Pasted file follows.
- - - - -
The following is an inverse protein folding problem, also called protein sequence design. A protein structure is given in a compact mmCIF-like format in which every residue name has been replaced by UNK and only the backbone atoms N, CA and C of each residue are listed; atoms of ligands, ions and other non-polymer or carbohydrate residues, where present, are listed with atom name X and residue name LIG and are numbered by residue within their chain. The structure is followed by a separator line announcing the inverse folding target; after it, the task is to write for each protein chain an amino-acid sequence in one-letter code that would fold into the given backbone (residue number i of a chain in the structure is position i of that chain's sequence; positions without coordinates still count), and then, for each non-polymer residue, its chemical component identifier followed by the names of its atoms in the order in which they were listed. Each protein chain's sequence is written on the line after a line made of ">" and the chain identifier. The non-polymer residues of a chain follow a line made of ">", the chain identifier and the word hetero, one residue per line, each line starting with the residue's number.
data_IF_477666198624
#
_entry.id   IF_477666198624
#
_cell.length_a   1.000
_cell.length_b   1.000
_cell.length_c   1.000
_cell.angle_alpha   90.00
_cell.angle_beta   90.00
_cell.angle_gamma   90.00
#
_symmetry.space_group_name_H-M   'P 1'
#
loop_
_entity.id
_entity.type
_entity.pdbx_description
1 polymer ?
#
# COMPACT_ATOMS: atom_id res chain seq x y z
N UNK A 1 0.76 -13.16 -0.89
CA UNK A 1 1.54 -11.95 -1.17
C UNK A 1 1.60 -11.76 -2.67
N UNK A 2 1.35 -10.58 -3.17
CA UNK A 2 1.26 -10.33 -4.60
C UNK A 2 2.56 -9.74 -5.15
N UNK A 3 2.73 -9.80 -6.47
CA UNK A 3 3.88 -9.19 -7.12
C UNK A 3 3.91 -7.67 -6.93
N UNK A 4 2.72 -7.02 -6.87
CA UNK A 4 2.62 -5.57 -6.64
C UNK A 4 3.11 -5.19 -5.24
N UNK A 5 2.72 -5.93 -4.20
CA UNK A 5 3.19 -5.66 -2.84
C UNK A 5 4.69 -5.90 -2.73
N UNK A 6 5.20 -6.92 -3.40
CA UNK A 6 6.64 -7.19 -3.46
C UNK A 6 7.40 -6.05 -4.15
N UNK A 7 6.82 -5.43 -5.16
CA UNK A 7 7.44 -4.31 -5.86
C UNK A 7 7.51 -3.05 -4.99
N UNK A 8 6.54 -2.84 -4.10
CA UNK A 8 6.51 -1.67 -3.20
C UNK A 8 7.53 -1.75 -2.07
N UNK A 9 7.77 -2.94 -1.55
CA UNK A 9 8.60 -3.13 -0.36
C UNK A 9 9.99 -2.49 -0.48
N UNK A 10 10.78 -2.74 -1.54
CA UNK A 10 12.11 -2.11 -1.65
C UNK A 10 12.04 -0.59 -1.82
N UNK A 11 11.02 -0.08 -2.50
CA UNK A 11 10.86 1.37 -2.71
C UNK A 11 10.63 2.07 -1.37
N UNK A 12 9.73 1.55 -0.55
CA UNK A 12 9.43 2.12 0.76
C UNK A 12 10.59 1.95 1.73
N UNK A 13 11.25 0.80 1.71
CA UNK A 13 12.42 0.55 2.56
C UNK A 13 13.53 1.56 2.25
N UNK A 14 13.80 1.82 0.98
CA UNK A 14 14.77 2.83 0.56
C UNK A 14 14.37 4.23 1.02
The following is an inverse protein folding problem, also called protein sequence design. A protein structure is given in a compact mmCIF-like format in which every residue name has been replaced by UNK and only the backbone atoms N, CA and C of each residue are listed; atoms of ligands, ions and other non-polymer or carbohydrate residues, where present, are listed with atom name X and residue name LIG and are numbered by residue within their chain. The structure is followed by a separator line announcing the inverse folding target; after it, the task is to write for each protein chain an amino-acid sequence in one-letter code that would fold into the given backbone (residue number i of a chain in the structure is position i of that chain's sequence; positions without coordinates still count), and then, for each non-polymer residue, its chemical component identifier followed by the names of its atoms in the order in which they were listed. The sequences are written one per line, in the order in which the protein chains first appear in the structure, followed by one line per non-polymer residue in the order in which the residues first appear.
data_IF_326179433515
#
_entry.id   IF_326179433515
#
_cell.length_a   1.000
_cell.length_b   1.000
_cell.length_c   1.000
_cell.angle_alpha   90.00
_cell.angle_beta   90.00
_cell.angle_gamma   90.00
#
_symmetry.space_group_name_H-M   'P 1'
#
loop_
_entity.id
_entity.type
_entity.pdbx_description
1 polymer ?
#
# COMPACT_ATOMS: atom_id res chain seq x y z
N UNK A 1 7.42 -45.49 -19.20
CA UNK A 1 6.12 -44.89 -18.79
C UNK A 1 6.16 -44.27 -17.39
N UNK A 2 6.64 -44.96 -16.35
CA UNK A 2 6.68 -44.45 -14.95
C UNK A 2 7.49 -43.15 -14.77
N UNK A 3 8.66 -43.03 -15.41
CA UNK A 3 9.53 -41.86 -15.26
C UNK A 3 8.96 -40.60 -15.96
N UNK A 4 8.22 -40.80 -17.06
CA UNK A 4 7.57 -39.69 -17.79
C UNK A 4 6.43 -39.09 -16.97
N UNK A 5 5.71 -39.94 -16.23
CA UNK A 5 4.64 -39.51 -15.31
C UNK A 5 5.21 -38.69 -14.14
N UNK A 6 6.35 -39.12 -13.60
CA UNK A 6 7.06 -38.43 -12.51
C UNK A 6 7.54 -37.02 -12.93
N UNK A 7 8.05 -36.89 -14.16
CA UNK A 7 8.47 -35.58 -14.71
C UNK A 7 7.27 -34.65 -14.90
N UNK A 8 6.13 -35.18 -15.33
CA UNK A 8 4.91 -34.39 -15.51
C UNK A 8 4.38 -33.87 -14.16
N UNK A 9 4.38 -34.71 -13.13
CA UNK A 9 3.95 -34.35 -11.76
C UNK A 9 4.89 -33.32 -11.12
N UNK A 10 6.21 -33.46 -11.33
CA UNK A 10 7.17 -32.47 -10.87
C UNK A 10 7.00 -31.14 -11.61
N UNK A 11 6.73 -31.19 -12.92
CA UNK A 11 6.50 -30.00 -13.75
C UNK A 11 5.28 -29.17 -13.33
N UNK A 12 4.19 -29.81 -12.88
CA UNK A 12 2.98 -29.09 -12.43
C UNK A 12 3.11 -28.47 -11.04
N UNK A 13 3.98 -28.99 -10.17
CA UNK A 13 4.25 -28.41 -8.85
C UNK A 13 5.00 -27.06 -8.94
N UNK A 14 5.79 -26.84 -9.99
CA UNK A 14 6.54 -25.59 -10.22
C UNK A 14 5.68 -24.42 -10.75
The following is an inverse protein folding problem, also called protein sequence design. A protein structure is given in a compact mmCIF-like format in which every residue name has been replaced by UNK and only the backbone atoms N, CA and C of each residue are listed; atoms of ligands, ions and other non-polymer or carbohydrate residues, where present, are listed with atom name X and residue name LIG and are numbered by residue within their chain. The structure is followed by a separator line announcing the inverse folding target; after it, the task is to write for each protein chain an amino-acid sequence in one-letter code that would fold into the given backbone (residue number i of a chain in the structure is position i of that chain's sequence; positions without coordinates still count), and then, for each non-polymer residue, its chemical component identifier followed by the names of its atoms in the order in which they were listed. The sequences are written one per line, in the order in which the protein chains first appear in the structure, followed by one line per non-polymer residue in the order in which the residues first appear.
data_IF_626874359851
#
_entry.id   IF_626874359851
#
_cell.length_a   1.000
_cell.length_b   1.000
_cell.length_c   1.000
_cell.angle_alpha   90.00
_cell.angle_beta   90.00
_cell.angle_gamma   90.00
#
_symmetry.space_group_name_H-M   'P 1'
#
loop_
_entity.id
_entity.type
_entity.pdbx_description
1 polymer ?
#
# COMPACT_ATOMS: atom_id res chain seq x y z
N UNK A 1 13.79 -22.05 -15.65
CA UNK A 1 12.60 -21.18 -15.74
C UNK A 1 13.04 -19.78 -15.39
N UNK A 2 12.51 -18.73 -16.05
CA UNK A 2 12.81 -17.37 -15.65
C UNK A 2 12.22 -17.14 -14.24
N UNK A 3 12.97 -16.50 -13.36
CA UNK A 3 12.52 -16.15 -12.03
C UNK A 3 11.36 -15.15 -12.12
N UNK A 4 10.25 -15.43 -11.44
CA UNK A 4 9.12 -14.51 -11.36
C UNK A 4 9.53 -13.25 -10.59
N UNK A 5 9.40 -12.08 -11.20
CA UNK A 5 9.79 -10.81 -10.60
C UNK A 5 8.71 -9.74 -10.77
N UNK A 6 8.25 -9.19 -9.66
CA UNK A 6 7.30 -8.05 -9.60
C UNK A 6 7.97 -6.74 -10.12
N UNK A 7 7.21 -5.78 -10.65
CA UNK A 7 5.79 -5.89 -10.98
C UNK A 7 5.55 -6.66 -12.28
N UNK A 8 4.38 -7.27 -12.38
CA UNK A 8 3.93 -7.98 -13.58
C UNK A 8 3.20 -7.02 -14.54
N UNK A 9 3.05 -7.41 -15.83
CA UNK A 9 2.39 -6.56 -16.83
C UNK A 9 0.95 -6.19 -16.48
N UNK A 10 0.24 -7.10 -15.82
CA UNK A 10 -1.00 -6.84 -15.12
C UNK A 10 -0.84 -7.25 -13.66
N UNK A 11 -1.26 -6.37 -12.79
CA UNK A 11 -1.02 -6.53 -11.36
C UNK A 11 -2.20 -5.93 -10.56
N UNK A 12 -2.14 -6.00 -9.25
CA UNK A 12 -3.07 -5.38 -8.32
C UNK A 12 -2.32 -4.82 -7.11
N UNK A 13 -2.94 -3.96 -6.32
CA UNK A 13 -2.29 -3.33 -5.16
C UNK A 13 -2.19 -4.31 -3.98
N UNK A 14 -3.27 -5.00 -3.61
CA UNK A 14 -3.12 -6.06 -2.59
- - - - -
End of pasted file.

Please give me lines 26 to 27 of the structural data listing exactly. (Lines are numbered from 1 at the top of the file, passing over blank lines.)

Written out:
CA UNK A 2 1.26 -10.33 -4.60
C UNK A 2 2.56 -9.74 -5.15